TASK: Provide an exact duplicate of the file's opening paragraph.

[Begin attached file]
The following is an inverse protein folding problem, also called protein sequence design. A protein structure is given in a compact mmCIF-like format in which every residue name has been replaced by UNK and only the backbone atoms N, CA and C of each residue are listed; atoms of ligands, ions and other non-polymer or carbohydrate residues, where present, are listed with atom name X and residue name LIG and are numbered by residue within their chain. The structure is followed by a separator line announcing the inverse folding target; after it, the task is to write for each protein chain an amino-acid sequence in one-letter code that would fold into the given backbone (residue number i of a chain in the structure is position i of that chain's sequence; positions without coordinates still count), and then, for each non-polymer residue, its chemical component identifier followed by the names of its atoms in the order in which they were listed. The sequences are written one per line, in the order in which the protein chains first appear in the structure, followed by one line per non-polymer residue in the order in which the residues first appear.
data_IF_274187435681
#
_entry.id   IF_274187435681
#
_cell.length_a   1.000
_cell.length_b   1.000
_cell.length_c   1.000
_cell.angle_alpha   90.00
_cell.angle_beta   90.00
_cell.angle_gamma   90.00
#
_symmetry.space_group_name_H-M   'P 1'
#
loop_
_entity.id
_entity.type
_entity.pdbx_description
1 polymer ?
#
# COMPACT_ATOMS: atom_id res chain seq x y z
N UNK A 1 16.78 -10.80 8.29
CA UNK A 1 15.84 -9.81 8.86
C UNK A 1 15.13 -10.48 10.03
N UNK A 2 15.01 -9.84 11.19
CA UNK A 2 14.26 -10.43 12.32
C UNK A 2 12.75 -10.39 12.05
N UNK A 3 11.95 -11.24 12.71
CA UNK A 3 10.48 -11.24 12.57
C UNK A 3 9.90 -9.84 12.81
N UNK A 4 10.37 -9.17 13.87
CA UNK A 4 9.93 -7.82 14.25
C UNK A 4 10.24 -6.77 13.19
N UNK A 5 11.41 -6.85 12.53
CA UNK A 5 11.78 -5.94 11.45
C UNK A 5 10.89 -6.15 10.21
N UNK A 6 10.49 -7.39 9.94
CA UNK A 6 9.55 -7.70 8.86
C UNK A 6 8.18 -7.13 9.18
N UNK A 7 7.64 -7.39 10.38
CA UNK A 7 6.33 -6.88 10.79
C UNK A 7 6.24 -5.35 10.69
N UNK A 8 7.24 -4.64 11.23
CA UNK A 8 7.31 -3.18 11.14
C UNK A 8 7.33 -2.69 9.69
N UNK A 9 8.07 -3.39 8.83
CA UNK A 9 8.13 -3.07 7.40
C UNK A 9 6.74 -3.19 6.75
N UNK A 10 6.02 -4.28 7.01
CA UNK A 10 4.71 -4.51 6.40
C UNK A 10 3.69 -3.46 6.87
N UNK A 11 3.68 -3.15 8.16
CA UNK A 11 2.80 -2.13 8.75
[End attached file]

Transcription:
The following is an inverse protein folding problem, also called protein sequence design. A protein structure is given in a compact mmCIF-like format in which every residue name has been replaced by UNK and only the backbone atoms N, CA and C of each residue are listed; atoms of ligands, ions and other non-polymer or carbohydrate residues, where present, are listed with atom name X and residue name LIG and are numbered by residue within their chain. The structure is followed by a separator line announcing the inverse folding target; after it, the task is to write for each protein chain an amino-acid sequence in one-letter code that would fold into the given backbone (residue number i of a chain in the structure is position i of that chain's sequence; positions without coordinates still count), and then, for each non-polymer residue, its chemical component identifier followed by the names of its atoms in the order in which they were listed. The sequences are written one per line, in the order in which the protein chains first appear in the structure, followed by one line per non-polymer residue in the order in which the residues first appear.